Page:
While its primary goal is to save abatement costs, the Clean Development Mechanism is considered by many as a key means to boost technology transfer and diffusion to developing countries. Is there empirical evidence on this secondary effect?
The Clean Development Mechanism (CDM, hereafter) allows industrialized countries which have accepted emissions reduction targets to develop or finance projects that reduce greenhouse gas emissions in non-Annex 1 countries in exchange for emission reduction credits. If the technology used in a CDM project is not available in the host country but must be imported, the project leads, de facto, to a technology transfer. This technology may consist of “hardware” elements, such as machinery and equipment involved in the production process, and/or “software” elements, including knowledge, skills, and know-how.
So far, most climate-friendly technologies have been developed and used in developed countries. Therefore, expecting international technology transfer through CDM projects sounds reasonable. However, whether this is true in practice is an empirical question. In a recent study financed by the French environmental agency (ADEME), we used a dataset describing the 644 CDM projects registered up to 1 May 2007 in order to explore this issue.
Data show that international technology transfers take place in 44% of CDM projects, accounting for 84% of the expected annual CO2 emissions reductions (towards 2012). Very few projects involve the transfer of equipment alone. Instead, projects often include the transfer of knowledge and operating skills, allowing project implementers to appropriate the technology.
Current technology transfers under the CDM mainly concern two areas. The first area is end-of-pipe destruction of non-CO2 greenhouse gases with high global warming potentials, such as HFCs, CH4 and N2O, which are mainly transfers focused on the chemicals industry, the agricultural sector and the waste management sector. The second category is wind power, with 60% of projects using equipment from abroad. Biomass electricity production projects or energy efficiency measures in the industry sector mainly rely on local technologies.
Our data also show that host countries are very heterogeneous in their propensity to attract technology transfers. For example, 59% of the Chinese projects involve a transfer while the percentage is only 12% in India.
Frequency of technology transfer for the main host countries (% of the projects)
European countries are by far the main technology suppliers. In particular, Germany, Spain and Denmark account for 45% of the exported machinery altogether. This means that the money spent by Annex I countries to finance CDM projects – through the purchase of carbon credits – is only marginally used to buy machinery from countries that have not ratified the Kyoto Protocol.
Technology suppliers (% of the projects involving a technology transfer)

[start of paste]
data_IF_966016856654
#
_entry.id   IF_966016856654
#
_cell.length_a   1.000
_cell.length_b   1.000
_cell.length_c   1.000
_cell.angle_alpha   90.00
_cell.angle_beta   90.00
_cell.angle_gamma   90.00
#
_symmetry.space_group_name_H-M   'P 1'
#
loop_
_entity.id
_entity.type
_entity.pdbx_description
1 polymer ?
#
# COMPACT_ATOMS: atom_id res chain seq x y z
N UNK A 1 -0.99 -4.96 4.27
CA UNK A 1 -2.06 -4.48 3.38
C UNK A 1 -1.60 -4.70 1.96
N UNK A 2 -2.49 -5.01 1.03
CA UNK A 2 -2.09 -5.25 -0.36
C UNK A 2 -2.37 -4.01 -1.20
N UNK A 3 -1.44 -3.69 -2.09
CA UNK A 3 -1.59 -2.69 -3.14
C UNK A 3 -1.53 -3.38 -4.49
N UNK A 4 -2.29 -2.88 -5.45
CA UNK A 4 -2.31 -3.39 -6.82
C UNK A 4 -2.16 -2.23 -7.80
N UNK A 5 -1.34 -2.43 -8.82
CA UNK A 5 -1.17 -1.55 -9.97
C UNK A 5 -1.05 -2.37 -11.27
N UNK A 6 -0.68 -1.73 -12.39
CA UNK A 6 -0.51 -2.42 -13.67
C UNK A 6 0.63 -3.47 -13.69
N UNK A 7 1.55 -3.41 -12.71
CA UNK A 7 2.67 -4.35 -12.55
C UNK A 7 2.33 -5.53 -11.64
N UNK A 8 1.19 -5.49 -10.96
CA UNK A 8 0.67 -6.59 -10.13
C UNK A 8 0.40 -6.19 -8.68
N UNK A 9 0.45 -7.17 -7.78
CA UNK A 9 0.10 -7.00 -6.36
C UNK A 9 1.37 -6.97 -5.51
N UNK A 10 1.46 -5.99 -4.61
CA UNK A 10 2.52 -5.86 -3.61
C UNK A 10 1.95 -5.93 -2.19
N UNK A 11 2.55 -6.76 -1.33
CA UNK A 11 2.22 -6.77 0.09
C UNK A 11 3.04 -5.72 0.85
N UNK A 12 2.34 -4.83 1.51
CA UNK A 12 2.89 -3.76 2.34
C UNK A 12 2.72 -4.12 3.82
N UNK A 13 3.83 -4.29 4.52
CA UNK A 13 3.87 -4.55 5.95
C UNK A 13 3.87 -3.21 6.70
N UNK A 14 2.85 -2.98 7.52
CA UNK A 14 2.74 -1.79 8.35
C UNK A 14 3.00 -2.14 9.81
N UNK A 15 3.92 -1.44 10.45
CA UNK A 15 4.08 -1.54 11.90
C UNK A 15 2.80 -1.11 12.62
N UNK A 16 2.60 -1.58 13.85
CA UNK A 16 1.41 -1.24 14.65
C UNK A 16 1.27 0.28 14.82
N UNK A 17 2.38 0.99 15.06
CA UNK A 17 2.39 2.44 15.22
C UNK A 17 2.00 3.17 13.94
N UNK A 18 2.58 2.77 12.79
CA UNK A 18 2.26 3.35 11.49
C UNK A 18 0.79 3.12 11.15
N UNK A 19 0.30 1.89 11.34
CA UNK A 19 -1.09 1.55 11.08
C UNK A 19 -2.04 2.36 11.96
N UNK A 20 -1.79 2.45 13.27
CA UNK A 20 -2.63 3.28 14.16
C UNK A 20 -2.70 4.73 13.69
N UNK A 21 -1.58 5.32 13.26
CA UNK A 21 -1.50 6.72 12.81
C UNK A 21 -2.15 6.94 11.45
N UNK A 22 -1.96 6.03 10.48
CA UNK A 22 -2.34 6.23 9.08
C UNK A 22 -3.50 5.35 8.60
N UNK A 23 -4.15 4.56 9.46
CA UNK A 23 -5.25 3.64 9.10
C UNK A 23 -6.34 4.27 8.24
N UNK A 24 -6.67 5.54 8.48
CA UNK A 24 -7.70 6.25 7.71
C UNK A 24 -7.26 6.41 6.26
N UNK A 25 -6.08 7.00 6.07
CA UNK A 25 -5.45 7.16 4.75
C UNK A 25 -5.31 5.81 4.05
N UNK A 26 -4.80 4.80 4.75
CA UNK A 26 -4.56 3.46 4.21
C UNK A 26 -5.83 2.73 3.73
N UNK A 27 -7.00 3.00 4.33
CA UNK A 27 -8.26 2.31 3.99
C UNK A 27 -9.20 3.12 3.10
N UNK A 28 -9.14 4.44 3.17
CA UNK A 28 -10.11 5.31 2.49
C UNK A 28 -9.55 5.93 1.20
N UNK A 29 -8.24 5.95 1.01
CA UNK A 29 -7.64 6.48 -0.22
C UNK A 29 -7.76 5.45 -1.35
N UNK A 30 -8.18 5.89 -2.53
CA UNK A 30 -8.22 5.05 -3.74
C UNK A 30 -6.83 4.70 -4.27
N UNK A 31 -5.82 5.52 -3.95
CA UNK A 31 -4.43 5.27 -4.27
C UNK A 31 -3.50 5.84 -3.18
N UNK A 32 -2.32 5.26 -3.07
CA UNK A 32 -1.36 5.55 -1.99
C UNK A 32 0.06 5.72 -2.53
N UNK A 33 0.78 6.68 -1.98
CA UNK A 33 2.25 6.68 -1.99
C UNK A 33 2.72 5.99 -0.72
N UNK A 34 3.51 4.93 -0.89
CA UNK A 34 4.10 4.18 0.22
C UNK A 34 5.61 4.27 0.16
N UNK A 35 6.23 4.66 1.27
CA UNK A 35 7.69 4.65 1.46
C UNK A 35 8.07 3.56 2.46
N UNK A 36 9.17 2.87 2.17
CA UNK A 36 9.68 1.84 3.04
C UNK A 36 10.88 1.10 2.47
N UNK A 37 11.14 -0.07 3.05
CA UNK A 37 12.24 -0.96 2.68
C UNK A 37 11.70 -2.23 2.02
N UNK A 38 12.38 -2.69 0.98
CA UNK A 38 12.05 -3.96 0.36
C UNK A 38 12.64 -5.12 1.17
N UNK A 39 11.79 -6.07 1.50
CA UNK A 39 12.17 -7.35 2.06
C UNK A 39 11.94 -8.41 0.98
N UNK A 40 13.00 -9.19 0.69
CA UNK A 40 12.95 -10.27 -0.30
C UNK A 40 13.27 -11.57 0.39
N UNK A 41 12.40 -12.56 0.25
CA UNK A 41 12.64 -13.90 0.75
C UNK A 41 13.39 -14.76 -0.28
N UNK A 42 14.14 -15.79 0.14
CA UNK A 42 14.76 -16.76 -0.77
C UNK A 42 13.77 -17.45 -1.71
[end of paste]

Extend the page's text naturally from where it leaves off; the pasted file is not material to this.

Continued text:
As regards the partners involved in CDM projects, only 8% of the projects are implemented in subsidiaries of companies located in Annex 1 countries. This is much lower than what was expected. By contrast, we frequently observe the involvement of CDM project designers that manage the whole CDM project cycle, from PDD writing to credit sale.
We have run econometric regressions in order to identify what drives technology transfer. All other things being equal, they show that transfers are more likely in large projects (in terms of emissions reductions). Furthermore, the probability of transfer is 50% higher when the project is developed in a subsidiary of an Annex 1 company. Having an official credit buyer in the project also positively affects transfer likeliness, albeit much less (+16%). The host country’s features also matter a lot. Both the openness of the economy and the economic dynamism, as proxied by the recent average annual growth of GDP encourage technology transfer. In particular, one additional percentage point of average GDP growth raises transfer likeliness by 19%.
Do the host country’s technological capabilities influence technological transfer? In theory, this factor has ambiguous effects. On the one hand, high capabilities may be necessary to adopt a new technology, but, on the other hand, they also imply that many technologies are already available locally, thereby reducing transfer likeliness. Our estimations show that the first effect strongly dominates in the energy sector and in the chemicals industry, whereas the second effect is stronger for agricultural projects. The interpretation is that technologies transferred in the agriculture sector are not very elaborate, implying that only countries with poor technological skills need to import them, whereas, wind turbines, solar panels in the energy sector or abatement devices in the chemicals industry would require technically qualified manpower to be built and operated.
Our study suggests several policy lessons for CDM design. Encouraging large projects – or project bundling – allows the exploitation of increasing returns in technology transfer. Promoting projects in subsidiaries of Annex I companies could also be of great use. In practice, one could imagine different ways of providing incentives for companies to do so (e.g. additional credits, simplified administrative procedures).
M. Glachant, A. Dechezleprêtre and Y. Ménière, Cerna, Ecole des mines de Paris